Birding in Bermuda

Nearly 400 species of birds have been recorded in Bermuda; a remarkable number for a country of only 21 square miles. This is due to the island’s isolated location in the North Atlantic, attracting birds from all directions. As well as deliberate migrants taking a break on their way south or north, vagrant birds can arrive as spring over-shoots or be blown down from the north in winter storms. There are even strays from the eastern side of the Atlantic. It is in the fall that most birds are observed as a result of weather systems moving off the east coast of North America. Over 200 species are recorded on average each year.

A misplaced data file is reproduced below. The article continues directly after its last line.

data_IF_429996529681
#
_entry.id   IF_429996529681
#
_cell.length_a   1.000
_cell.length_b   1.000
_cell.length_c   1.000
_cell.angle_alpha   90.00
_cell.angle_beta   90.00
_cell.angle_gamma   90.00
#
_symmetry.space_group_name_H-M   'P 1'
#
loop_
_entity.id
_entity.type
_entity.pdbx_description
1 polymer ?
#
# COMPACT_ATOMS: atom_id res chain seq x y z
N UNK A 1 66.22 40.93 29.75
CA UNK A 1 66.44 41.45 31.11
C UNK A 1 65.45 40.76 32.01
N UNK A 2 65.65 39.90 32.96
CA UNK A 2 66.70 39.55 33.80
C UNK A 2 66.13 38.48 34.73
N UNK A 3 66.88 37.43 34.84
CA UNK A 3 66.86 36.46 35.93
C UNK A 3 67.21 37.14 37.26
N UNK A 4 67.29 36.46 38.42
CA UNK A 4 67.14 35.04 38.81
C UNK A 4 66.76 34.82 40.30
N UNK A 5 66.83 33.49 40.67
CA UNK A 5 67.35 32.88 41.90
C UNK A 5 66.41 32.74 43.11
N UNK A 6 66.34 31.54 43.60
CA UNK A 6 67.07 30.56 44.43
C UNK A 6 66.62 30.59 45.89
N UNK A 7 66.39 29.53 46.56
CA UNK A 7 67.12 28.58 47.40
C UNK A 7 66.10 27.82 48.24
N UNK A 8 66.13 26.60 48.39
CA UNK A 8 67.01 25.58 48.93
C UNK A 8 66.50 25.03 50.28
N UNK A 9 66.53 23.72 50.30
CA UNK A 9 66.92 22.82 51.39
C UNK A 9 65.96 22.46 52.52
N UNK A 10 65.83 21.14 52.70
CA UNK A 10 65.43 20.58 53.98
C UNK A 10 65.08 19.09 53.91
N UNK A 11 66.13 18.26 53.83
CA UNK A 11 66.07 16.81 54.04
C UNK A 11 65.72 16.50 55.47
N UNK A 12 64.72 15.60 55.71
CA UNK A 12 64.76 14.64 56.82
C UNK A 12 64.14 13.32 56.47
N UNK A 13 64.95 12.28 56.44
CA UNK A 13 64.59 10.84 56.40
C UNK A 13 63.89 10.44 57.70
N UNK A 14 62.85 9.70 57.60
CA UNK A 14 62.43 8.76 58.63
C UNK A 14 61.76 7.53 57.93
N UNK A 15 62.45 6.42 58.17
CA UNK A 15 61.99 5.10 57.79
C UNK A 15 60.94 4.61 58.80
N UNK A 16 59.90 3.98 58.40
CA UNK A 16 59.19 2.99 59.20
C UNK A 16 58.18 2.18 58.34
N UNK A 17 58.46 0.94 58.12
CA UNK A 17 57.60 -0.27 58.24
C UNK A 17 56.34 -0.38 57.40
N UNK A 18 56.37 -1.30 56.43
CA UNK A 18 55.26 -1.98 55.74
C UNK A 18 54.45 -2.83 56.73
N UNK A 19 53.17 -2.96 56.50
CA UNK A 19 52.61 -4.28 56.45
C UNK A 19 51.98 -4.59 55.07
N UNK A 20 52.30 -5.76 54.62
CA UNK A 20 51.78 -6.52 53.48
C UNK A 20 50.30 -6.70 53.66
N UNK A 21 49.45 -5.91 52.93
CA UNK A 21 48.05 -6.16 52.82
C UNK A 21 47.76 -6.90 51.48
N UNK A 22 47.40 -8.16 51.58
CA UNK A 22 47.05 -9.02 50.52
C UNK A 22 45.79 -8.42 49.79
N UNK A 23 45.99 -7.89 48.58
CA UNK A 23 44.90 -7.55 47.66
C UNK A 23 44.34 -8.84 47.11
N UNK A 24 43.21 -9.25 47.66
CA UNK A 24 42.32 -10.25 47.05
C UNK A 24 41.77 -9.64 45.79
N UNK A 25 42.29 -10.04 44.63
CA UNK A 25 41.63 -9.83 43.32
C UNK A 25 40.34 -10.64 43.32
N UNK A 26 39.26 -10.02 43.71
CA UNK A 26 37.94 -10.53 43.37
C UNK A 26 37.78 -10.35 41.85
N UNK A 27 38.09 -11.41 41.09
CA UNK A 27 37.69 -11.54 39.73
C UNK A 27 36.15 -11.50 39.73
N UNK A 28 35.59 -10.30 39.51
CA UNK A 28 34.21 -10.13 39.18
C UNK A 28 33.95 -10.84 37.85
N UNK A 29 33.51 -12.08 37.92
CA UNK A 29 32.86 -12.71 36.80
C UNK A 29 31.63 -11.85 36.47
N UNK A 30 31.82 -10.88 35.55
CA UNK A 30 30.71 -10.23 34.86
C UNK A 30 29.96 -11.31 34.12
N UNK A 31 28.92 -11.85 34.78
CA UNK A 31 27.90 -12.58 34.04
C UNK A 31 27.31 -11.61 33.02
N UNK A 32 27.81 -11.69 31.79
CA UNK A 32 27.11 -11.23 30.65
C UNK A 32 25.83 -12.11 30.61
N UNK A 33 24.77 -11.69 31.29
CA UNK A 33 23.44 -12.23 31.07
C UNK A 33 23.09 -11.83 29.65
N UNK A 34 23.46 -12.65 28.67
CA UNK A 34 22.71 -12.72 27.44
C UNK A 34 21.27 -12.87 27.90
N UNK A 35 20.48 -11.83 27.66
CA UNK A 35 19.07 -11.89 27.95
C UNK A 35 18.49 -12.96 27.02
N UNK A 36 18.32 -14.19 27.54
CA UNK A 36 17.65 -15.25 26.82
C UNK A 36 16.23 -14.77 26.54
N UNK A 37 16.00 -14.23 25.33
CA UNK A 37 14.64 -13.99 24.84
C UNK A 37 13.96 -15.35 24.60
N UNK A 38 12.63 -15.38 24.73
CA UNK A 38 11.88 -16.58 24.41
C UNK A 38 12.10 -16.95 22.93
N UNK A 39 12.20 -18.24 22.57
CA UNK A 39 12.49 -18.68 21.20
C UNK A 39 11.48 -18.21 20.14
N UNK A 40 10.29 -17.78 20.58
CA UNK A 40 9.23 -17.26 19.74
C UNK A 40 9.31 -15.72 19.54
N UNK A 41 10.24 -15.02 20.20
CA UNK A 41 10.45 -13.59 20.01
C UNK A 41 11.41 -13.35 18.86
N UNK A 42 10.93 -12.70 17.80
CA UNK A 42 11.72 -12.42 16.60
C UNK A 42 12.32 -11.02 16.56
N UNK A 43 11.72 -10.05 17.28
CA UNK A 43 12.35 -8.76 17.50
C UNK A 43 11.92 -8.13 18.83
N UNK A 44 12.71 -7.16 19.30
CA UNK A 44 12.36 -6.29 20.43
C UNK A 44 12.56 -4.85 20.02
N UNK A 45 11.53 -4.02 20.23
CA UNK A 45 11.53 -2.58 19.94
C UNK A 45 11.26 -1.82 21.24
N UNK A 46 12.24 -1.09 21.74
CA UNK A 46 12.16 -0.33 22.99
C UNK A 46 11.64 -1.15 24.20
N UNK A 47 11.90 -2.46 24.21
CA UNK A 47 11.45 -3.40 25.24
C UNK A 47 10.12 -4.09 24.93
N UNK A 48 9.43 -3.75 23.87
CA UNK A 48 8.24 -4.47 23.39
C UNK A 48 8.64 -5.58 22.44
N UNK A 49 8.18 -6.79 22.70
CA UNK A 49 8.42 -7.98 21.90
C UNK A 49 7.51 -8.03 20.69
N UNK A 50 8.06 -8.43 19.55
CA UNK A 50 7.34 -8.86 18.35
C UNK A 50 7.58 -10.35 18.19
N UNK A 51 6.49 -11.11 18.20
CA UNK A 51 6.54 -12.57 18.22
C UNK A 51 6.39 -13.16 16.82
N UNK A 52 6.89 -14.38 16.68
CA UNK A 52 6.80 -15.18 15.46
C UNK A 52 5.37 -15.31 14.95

BirdwatchingHowever, there are only 17 permanent resident breeding species, of which only eight are native or endemic, and two occasional breeders. Three seabird species visit Bermuda to breed including our national bird, the endemic Bermuda Petrel (Cahow), and the iconic White-tailed Tropicbird (Longtail).

When you are birding in Bermuda, please enter your records into eBird.

International birding associations:

American Birding Association

American Bird Conservancy

BirdsCaribbean (formerly Society for the Conservation and Study of Caribbean Birds)

BirdLife International

Cornell Laboratory of Ornithology

National Audubon Society

Royal Society for the Protection of Birds

Friends & Sponsors

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Photos courtesy of Andrew Dobson, Paul Watson, Chris Burville, Ras Mykkal, Jennifer Gray, Rosalind Wingate, Rick Slaughter and others.

Get in Touch!

Telephone: (441) 238-8628



The Bermuda Audubon Society
P.O. Box HM 1328
Hamilton HM FX